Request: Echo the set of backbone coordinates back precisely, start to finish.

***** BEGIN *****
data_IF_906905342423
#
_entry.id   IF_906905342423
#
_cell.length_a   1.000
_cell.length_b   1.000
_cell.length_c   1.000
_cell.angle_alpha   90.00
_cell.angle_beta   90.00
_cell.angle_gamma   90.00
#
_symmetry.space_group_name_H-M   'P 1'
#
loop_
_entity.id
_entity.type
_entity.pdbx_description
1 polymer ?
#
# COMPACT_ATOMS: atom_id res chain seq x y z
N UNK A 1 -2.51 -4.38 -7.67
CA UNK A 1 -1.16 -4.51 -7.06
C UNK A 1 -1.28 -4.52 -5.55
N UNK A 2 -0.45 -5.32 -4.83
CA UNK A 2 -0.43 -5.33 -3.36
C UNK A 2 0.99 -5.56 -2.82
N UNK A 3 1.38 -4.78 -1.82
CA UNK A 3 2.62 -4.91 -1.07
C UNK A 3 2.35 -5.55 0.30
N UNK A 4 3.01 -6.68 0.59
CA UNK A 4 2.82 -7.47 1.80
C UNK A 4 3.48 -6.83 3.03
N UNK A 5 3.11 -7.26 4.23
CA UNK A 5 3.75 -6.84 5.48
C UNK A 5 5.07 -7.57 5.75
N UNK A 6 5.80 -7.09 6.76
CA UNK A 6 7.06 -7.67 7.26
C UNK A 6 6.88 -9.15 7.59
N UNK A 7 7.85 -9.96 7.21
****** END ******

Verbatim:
data_IF_906905342423
#
_entry.id   IF_906905342423
#
_cell.length_a   1.000
_cell.length_b   1.000
_cell.length_c   1.000
_cell.angle_alpha   90.00
_cell.angle_beta   90.00
_cell.angle_gamma   90.00
#
_symmetry.space_group_name_H-M   'P 1'
#
loop_
_entity.id
_entity.type
_entity.pdbx_description
1 polymer ?
#
# COMPACT_ATOMS: atom_id res chain seq x y z
N UNK A 1 -2.51 -4.38 -7.67
CA UNK A 1 -1.16 -4.51 -7.06
C UNK A 1 -1.28 -4.52 -5.55
N UNK A 2 -0.45 -5.32 -4.83
CA UNK A 2 -0.43 -5.33 -3.36
C UNK A 2 0.99 -5.56 -2.82
N UNK A 3 1.38 -4.78 -1.82
CA UNK A 3 2.62 -4.91 -1.07
C UNK A 3 2.35 -5.55 0.30
N UNK A 4 3.01 -6.68 0.59
CA UNK A 4 2.82 -7.47 1.80
C UNK A 4 3.48 -6.83 3.03
N UNK A 5 3.11 -7.26 4.23
CA UNK A 5 3.75 -6.84 5.48
C UNK A 5 5.07 -7.57 5.75
N UNK A 6 5.80 -7.09 6.76
CA UNK A 6 7.06 -7.67 7.26
C UNK A 6 6.88 -9.15 7.59
N UNK A 7 7.85 -9.96 7.21